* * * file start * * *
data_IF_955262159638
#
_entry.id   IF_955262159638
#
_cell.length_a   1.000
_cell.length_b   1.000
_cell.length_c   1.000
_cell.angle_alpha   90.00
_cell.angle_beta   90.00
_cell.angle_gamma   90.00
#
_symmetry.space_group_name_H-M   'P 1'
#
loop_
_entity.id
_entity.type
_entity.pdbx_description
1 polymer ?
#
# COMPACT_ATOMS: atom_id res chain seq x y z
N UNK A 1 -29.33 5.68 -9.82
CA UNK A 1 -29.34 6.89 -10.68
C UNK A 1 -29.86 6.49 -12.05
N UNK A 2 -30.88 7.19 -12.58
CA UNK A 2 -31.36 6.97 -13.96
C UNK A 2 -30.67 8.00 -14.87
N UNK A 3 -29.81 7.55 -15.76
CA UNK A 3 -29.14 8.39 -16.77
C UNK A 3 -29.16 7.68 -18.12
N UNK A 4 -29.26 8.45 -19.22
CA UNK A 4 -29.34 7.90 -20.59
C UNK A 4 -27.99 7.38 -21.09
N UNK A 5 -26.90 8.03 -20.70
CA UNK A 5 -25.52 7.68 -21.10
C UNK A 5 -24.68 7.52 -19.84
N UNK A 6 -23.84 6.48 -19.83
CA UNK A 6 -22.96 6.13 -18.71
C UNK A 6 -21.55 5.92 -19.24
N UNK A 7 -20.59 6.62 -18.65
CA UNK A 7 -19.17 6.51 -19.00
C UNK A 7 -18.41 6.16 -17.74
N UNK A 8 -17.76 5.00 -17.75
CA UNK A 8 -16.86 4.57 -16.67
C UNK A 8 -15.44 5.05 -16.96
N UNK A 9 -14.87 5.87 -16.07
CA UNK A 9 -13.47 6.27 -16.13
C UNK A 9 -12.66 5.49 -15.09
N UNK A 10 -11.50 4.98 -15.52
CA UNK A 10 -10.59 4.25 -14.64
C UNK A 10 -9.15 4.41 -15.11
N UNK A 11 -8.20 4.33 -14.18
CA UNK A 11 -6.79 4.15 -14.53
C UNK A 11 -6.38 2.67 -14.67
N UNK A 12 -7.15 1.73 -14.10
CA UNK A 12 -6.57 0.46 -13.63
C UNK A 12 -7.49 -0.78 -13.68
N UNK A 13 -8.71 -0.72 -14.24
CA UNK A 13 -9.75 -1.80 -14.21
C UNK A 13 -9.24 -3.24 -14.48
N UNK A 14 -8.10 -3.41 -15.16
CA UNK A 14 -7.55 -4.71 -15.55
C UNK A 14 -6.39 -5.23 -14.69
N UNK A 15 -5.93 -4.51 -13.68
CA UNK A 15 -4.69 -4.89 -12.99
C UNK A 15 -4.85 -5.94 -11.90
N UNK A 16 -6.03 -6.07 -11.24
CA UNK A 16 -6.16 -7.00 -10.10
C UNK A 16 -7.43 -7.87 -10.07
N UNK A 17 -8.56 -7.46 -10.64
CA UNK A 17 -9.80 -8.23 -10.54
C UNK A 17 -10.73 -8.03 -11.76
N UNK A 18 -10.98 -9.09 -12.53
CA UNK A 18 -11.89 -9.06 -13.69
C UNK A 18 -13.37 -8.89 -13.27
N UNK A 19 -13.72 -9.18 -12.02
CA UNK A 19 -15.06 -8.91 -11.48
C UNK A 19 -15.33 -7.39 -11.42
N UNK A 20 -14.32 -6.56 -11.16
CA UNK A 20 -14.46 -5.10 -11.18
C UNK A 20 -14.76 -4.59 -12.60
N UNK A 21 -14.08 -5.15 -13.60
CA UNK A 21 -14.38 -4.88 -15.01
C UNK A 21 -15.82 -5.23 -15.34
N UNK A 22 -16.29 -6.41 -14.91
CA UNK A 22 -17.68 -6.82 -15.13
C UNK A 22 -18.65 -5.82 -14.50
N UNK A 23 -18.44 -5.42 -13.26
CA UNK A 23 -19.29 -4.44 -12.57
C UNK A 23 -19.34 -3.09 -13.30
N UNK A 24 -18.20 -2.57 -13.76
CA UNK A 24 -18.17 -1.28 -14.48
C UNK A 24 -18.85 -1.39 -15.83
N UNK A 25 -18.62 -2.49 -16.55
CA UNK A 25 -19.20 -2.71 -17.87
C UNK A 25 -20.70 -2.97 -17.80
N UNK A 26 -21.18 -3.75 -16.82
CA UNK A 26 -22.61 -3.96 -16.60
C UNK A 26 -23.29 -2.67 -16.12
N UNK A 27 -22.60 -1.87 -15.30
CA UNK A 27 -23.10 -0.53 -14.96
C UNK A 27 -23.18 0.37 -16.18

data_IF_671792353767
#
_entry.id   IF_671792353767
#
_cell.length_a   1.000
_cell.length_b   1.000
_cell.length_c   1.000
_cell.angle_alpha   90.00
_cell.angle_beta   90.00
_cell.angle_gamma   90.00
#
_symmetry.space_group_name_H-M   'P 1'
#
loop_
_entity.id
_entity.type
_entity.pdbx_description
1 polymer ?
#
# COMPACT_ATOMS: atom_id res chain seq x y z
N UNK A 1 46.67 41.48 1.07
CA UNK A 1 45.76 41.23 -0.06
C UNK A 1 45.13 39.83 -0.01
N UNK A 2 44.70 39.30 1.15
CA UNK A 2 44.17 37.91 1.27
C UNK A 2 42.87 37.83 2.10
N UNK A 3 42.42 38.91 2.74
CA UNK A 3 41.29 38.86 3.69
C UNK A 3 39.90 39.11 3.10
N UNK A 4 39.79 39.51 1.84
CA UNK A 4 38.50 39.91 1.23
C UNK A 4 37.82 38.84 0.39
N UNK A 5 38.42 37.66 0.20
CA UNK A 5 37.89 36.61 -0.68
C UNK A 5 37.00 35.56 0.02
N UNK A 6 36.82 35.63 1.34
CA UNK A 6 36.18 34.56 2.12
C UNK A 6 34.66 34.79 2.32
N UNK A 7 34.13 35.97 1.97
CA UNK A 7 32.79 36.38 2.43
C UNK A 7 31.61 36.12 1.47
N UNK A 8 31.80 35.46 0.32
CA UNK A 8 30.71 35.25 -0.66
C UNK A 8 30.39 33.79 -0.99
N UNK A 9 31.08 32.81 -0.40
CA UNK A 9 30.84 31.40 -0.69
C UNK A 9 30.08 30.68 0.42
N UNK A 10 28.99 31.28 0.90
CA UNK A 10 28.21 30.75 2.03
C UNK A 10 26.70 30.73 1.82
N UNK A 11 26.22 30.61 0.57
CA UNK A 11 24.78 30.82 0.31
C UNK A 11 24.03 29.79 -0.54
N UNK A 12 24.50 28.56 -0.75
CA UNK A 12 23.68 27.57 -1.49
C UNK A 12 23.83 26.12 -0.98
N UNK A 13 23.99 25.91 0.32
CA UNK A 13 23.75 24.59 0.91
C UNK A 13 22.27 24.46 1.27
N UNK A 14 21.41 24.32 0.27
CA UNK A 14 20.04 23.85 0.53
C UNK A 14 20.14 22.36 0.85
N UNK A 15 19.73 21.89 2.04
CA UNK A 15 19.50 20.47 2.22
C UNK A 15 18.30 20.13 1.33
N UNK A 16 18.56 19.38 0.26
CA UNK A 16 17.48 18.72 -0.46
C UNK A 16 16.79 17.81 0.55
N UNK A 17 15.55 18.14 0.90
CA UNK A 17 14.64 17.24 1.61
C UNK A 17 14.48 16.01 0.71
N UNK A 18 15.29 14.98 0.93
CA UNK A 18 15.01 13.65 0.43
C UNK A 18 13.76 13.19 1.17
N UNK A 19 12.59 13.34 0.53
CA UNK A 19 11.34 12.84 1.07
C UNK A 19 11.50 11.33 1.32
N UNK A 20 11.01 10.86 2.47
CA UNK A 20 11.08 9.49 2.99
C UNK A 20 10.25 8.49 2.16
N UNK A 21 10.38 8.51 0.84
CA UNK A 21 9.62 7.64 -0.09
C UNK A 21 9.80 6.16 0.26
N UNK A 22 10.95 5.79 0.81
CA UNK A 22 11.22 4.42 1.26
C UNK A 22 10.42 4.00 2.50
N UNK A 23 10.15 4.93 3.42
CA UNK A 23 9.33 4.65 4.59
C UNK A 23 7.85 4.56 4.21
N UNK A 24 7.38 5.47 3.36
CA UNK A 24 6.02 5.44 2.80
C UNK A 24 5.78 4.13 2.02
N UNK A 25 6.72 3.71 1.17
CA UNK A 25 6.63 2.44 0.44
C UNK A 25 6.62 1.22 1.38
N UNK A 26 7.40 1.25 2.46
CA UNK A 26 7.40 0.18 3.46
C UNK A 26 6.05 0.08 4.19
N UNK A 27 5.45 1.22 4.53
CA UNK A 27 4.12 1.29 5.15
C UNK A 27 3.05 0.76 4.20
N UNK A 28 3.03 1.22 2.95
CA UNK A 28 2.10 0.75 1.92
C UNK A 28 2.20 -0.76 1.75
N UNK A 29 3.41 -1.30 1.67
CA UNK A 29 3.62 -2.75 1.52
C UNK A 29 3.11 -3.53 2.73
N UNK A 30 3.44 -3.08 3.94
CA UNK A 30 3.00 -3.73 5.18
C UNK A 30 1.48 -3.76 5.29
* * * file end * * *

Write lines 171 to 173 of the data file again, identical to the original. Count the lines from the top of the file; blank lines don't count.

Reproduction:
CA UNK A 17 14.64 17.24 1.61
C UNK A 17 14.48 16.01 0.71
N UNK A 18 15.29 14.98 0.93